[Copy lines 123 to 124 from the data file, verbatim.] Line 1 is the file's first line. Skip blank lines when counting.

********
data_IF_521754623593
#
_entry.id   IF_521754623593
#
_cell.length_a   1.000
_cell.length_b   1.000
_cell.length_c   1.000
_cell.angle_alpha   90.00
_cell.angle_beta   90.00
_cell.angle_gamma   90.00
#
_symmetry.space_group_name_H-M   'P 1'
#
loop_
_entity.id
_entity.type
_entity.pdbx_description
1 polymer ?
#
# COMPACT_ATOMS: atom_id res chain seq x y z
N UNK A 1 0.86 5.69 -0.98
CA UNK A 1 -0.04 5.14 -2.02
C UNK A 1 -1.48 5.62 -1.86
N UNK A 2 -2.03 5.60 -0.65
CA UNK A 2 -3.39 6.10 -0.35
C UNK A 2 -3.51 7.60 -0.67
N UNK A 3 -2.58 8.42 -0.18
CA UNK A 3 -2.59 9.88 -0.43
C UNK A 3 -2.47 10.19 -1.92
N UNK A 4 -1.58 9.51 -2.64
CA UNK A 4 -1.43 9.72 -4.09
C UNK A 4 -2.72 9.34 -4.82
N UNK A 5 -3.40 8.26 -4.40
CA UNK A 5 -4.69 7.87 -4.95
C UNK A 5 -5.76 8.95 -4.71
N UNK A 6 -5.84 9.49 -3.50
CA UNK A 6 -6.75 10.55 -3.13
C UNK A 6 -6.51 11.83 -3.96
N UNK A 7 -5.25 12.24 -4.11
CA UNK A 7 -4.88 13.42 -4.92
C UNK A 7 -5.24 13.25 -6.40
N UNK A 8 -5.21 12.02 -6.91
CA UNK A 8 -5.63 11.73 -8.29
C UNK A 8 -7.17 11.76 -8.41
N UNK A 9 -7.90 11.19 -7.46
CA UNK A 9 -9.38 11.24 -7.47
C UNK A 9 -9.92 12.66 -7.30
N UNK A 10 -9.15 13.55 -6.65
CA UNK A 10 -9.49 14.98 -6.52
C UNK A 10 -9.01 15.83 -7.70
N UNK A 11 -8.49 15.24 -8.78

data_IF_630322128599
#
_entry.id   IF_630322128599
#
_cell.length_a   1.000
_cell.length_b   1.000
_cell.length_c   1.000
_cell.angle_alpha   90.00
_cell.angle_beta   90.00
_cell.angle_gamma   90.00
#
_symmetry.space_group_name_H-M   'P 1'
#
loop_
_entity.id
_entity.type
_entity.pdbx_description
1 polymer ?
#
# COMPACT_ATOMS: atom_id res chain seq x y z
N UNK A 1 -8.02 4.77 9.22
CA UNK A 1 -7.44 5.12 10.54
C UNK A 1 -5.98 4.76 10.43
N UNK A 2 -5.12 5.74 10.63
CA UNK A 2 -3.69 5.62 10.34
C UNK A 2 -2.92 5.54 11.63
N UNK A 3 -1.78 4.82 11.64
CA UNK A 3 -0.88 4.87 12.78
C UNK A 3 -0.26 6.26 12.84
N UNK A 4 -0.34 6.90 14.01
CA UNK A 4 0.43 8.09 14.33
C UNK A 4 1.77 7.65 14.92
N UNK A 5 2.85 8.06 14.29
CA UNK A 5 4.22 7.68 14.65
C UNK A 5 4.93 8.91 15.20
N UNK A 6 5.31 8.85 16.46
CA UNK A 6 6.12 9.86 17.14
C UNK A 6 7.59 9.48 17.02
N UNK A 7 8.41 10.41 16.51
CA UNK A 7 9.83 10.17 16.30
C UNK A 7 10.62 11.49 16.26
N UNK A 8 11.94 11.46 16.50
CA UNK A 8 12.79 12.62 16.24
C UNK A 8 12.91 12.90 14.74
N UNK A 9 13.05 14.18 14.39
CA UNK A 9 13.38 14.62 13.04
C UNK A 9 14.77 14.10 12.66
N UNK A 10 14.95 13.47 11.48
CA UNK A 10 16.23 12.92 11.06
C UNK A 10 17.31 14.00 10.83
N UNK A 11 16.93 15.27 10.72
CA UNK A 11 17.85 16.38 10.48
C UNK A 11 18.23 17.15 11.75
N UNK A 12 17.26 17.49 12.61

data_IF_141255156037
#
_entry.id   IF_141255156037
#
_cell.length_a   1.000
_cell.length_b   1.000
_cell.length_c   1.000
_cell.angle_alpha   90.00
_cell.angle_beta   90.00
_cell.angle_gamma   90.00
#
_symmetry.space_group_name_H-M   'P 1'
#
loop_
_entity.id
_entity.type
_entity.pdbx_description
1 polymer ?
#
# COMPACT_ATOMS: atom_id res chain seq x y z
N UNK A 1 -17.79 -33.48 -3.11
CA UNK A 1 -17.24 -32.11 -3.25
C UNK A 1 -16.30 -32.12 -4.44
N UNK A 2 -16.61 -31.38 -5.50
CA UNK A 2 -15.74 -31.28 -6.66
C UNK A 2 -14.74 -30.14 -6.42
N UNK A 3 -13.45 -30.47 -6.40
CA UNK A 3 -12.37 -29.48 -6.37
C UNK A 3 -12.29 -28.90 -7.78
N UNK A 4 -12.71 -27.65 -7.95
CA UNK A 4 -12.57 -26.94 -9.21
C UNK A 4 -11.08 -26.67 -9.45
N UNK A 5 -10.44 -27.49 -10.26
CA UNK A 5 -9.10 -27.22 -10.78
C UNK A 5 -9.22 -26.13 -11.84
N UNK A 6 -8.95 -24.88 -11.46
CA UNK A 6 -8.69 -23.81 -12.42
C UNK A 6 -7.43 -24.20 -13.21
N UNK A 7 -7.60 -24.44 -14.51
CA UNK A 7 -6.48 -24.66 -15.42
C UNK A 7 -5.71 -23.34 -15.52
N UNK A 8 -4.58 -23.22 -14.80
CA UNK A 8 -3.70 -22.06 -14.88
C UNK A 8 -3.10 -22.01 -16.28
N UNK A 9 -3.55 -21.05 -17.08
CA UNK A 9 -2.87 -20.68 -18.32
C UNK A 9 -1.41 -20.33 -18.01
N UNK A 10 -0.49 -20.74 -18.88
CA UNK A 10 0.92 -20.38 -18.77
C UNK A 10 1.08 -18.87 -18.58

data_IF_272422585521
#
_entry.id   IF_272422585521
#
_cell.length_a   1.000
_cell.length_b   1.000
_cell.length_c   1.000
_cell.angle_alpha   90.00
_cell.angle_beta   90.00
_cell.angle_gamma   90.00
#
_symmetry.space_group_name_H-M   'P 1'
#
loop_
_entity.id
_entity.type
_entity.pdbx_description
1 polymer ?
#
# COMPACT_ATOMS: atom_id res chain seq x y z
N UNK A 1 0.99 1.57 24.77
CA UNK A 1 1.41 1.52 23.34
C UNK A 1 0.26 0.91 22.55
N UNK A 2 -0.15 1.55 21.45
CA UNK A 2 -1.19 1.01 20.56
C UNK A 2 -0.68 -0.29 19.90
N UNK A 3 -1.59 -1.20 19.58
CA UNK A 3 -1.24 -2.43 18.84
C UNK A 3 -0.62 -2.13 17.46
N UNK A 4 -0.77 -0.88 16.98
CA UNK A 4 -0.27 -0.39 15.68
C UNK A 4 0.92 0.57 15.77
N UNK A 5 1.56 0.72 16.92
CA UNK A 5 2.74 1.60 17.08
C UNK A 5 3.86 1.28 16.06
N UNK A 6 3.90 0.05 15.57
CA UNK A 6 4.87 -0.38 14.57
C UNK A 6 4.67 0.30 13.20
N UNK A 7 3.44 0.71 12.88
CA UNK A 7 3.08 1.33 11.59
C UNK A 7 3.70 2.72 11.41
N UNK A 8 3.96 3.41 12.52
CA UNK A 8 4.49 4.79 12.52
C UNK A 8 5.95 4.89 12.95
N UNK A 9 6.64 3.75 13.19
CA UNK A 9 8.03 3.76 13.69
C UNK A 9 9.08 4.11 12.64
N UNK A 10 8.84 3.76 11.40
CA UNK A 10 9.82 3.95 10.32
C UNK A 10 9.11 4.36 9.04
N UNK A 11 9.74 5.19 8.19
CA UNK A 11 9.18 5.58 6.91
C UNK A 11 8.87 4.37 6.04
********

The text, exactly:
1 polymer ?
#